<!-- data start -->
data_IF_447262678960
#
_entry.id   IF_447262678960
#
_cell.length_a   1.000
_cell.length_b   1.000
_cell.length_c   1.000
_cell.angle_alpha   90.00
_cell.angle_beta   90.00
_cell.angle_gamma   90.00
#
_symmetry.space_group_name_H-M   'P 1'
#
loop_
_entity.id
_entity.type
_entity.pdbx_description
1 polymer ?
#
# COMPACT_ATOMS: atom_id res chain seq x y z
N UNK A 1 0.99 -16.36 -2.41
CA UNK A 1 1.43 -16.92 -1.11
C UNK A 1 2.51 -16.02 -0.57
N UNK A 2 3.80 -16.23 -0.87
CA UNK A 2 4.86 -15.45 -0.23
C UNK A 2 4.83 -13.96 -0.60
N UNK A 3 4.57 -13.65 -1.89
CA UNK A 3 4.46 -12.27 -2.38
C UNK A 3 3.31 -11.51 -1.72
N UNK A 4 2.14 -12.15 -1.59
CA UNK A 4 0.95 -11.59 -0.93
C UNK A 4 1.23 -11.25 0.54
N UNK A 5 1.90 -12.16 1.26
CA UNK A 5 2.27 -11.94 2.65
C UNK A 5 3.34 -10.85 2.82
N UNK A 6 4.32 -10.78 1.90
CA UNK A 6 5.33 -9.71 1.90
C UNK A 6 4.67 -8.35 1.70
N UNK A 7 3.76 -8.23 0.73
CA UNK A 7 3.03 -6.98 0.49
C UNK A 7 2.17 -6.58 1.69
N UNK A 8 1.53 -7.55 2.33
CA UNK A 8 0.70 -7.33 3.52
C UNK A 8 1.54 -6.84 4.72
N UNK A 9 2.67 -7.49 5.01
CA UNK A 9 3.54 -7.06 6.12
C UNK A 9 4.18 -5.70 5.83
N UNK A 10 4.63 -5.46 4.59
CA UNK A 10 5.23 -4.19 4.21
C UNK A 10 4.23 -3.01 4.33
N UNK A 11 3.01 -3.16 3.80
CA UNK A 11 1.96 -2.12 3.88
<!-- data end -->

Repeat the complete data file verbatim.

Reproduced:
data_IF_447262678960
#
_entry.id   IF_447262678960
#
_cell.length_a   1.000
_cell.length_b   1.000
_cell.length_c   1.000
_cell.angle_alpha   90.00
_cell.angle_beta   90.00
_cell.angle_gamma   90.00
#
_symmetry.space_group_name_H-M   'P 1'
#
loop_
_entity.id
_entity.type
_entity.pdbx_description
1 polymer ?
#
# COMPACT_ATOMS: atom_id res chain seq x y z
N UNK A 1 0.99 -16.36 -2.41
CA UNK A 1 1.43 -16.92 -1.11
C UNK A 1 2.51 -16.02 -0.57
N UNK A 2 3.80 -16.23 -0.87
CA UNK A 2 4.86 -15.45 -0.23
C UNK A 2 4.83 -13.96 -0.60
N UNK A 3 4.57 -13.65 -1.89
CA UNK A 3 4.46 -12.27 -2.38
C UNK A 3 3.31 -11.51 -1.72
N UNK A 4 2.14 -12.15 -1.59
CA UNK A 4 0.95 -11.59 -0.93
C UNK A 4 1.23 -11.25 0.54
N UNK A 5 1.90 -12.16 1.26
CA UNK A 5 2.27 -11.94 2.65
C UNK A 5 3.34 -10.85 2.82
N UNK A 6 4.32 -10.78 1.90
CA UNK A 6 5.33 -9.71 1.90
C UNK A 6 4.67 -8.35 1.70
N UNK A 7 3.76 -8.23 0.73
CA UNK A 7 3.03 -6.98 0.49
C UNK A 7 2.17 -6.58 1.69
N UNK A 8 1.53 -7.55 2.33
CA UNK A 8 0.70 -7.33 3.52
C UNK A 8 1.54 -6.84 4.72
N UNK A 9 2.67 -7.49 5.01
CA UNK A 9 3.54 -7.06 6.12
C UNK A 9 4.18 -5.70 5.83
N UNK A 10 4.63 -5.46 4.59
CA UNK A 10 5.23 -4.19 4.21
C UNK A 10 4.23 -3.01 4.33
N UNK A 11 3.01 -3.16 3.80
CA UNK A 11 1.96 -2.12 3.88